LONDON BRIDGE TO BUCKINGHAM third palace, Buckingham Palace since 1837. Watch the wildlife officers

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Text of LONDON BRIDGE TO BUCKINGHAM third palace, Buckingham Palace since 1837. Watch the wildlife officers

  • LONDON BRIDGE TO BUCKINGHAM PALACE 18TH March 2014

    © walklondon.com 2014 1

    London Bridge was opened by Queen Elizabeth II in 1973 having

    replaced a 19th century bridge that was sold and reconstructed in

    Lake Havasu City, Arizona. The oldest crossing point of the tidal

    Thames the first bridge was built here by the Romans in AD52. The

    famous medieval bridge was lined both sides with houses and

    shops and lasted for over 600 years.

    Southwark Cathedral is the oldest cathedral church in London.

    Built on the site of a roman villa and later 7th century convent this

    13th century church was the first example of gothic architecture in

    London. Home to the Bishop of Southwark, inside you can see

    remains of the Roman Villa's paving and a Norman arch. John

    Harvard was baptised here 1607.

    A market at Borough, with its strategic riverside location, has been

    trading for over a 1000 of years. Now a wholesale fruit and

    vegetable market it comes to life for three days a week as

    London’s most popular ‘fine food’ retail market selling produce

    from all around the world. The 19th century buildings are often

    used by television chefs and the surrounding streets as a film set.

    The Golden Hinde was Sir Francis Drake’s flagship during his

    famous 1577-80 round-the-world voyage. Preserved by Elizabeth I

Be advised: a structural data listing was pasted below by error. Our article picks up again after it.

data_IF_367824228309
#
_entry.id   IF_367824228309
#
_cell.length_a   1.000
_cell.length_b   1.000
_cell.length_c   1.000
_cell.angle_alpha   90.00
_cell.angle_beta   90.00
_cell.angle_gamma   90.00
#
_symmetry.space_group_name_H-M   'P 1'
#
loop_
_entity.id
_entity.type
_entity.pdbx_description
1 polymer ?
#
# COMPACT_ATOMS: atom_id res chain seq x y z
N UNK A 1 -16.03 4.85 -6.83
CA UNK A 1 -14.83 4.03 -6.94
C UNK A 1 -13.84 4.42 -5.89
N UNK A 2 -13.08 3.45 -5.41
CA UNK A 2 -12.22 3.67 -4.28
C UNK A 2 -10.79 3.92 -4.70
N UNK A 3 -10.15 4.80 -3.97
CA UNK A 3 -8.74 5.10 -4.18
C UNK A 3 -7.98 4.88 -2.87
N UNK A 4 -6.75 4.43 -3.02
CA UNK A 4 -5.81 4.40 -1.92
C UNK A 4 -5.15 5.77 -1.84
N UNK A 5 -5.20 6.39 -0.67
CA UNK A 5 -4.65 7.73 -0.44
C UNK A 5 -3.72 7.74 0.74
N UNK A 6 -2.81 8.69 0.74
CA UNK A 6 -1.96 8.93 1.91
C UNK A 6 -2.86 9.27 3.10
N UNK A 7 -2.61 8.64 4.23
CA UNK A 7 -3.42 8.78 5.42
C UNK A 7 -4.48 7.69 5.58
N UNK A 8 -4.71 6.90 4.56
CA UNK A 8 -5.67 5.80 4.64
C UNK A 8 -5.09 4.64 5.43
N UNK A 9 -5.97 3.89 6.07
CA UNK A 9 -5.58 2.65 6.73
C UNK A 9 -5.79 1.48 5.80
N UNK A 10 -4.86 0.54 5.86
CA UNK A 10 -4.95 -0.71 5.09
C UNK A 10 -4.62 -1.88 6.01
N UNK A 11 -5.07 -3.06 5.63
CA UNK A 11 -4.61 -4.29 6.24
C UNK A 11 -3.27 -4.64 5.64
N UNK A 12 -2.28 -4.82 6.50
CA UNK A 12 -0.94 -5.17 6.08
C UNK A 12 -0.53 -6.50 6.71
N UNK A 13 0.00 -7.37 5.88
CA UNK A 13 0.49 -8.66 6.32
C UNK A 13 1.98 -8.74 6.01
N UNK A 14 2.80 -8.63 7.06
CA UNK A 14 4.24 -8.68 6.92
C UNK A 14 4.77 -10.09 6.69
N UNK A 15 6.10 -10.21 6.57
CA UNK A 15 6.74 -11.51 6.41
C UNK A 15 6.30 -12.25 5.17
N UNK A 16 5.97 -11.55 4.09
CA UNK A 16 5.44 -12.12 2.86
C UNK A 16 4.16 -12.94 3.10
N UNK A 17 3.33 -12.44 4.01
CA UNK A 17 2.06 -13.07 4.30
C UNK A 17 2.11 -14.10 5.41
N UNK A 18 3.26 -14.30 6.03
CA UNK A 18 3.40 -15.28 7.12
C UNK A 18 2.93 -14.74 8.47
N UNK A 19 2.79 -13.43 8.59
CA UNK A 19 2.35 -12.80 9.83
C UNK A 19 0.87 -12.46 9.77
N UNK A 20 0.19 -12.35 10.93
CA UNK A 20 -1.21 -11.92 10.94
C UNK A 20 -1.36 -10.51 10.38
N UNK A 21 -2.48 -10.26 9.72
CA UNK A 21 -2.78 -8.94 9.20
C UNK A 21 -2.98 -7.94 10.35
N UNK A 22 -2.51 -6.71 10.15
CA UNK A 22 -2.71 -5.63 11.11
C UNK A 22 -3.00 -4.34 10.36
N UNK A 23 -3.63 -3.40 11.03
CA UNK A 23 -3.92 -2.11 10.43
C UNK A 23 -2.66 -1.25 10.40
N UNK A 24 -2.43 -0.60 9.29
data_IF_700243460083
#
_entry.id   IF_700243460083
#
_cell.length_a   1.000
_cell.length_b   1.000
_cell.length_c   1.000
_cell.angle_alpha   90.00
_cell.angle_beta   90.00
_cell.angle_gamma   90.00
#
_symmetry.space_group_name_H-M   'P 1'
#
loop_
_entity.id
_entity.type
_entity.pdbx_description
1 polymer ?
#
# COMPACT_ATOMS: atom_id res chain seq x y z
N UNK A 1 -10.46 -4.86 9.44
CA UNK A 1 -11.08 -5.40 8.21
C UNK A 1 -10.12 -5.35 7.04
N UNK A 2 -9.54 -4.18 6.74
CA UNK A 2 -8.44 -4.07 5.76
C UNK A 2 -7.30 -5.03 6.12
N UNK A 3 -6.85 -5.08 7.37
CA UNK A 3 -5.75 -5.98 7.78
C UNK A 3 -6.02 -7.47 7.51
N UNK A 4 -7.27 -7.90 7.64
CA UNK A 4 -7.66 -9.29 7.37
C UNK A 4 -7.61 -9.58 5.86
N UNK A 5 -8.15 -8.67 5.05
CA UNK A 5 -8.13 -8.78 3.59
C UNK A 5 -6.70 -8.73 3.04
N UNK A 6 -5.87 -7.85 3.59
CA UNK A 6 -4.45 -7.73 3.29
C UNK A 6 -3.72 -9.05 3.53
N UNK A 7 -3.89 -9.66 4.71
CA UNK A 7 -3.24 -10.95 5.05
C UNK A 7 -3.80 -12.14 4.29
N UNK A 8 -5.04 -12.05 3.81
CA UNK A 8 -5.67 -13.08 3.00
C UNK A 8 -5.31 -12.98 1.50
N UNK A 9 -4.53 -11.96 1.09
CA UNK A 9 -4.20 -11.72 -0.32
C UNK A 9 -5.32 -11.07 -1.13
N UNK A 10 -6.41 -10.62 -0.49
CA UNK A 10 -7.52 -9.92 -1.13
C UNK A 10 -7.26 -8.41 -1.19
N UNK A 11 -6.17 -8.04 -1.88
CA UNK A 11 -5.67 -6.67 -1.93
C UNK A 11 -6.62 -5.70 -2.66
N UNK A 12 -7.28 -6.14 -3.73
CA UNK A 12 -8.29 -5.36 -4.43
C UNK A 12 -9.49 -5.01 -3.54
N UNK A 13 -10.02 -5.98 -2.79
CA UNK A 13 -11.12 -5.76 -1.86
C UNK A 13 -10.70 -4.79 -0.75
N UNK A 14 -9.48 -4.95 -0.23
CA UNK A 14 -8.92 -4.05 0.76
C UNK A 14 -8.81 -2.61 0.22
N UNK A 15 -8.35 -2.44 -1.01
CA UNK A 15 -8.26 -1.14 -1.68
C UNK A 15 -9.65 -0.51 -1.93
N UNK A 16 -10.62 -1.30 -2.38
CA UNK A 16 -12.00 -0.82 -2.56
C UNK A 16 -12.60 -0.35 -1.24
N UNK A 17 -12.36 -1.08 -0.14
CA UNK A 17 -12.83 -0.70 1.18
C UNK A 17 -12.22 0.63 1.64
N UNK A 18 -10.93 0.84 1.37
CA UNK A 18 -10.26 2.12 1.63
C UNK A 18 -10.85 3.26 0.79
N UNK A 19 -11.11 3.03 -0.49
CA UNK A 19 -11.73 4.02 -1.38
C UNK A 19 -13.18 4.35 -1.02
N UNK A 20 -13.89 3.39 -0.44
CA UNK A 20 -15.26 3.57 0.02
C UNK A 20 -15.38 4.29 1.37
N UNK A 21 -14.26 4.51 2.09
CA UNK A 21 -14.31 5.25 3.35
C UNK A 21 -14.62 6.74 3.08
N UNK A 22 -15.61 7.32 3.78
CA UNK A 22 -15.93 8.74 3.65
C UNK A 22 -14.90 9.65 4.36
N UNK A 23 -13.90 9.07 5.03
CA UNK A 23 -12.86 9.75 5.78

as Britain’s first museum ship the original English galleon rotted

    away in the late 17th century. This fully working replica, which has

    also circumnavigated the globe, was launched in 1973 and is

    moored St Mary Overie Dock.

    Winchester Palace was built in the 12th century when Winchester

    was the (Saxon) Capital of England and Southwark was the largest

    town in the diocese. The Bishops at that time had close

    relationships with the reigning monarch and needed a suitable

    residence in London to conduct their state and business duties.

    Some of their businesses were surprising, such as collecting rent

    from the local prostitutes.

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    The Clink, named after the rattling of chains prisoners wore, was

    first and most notorious medieval prison in England. Built in the

    12th century by the Bishop of Winchester to stem the rising crime

    near his Palace the prison was burned down in 1780. The Clink

    Prison Museum is in the basement of a 19th century warehouse,

    on the original site of the prison.

    Opened in 1997 with a production of Henry V, Shakespeare's Globe

    Theatre is a reconstruction of the original Elizabethan wooden 'O'

    oak framed Globe. The original Globe was built in 1599 by the Lord

    Chamberlain's Men, a playing company to which Shakespeare

    belonged. The original playhouse was destroyed by fire in 1613

    when a theatrical cannon miss-fired.

    Opened in 2000, the London Millennium footbridge is an

    ultramodern steel suspension bridge that links the Southbank to

    the City of London. From Tate Modern, the "blade of light" bridge

    is aligned to give a spectacular view of St Paul's Cathedral's south

    facade. The eight stabilised suspension cables can support over

    5,000 people on the bridge. A Cathedral dedicated to St Paul has

    overlooked the City of London since 604AD. Events at St Paul's

    have included the marriages of Catherine of Aragon to Prince

    Arthur in 1501 and the Prince of Wales to Lady Diana in 1981

    Tate Modern is Britain's national museum of International Modern

    and Contemporary art. Housed in the former Bankside Power

    Station, designed in the 1940's by architect Sir Giles Gilbert Scott,

    the galleries and huge turbine hall, 35 meters high and 152 meters

    long, display works from the year 1900 to the present day. It is the

    most visited modern art gallery in the world.

    Originally named Stamford Wharf this iconic riverside landmark

    was London's second highest commercial building. The OXO ‘beef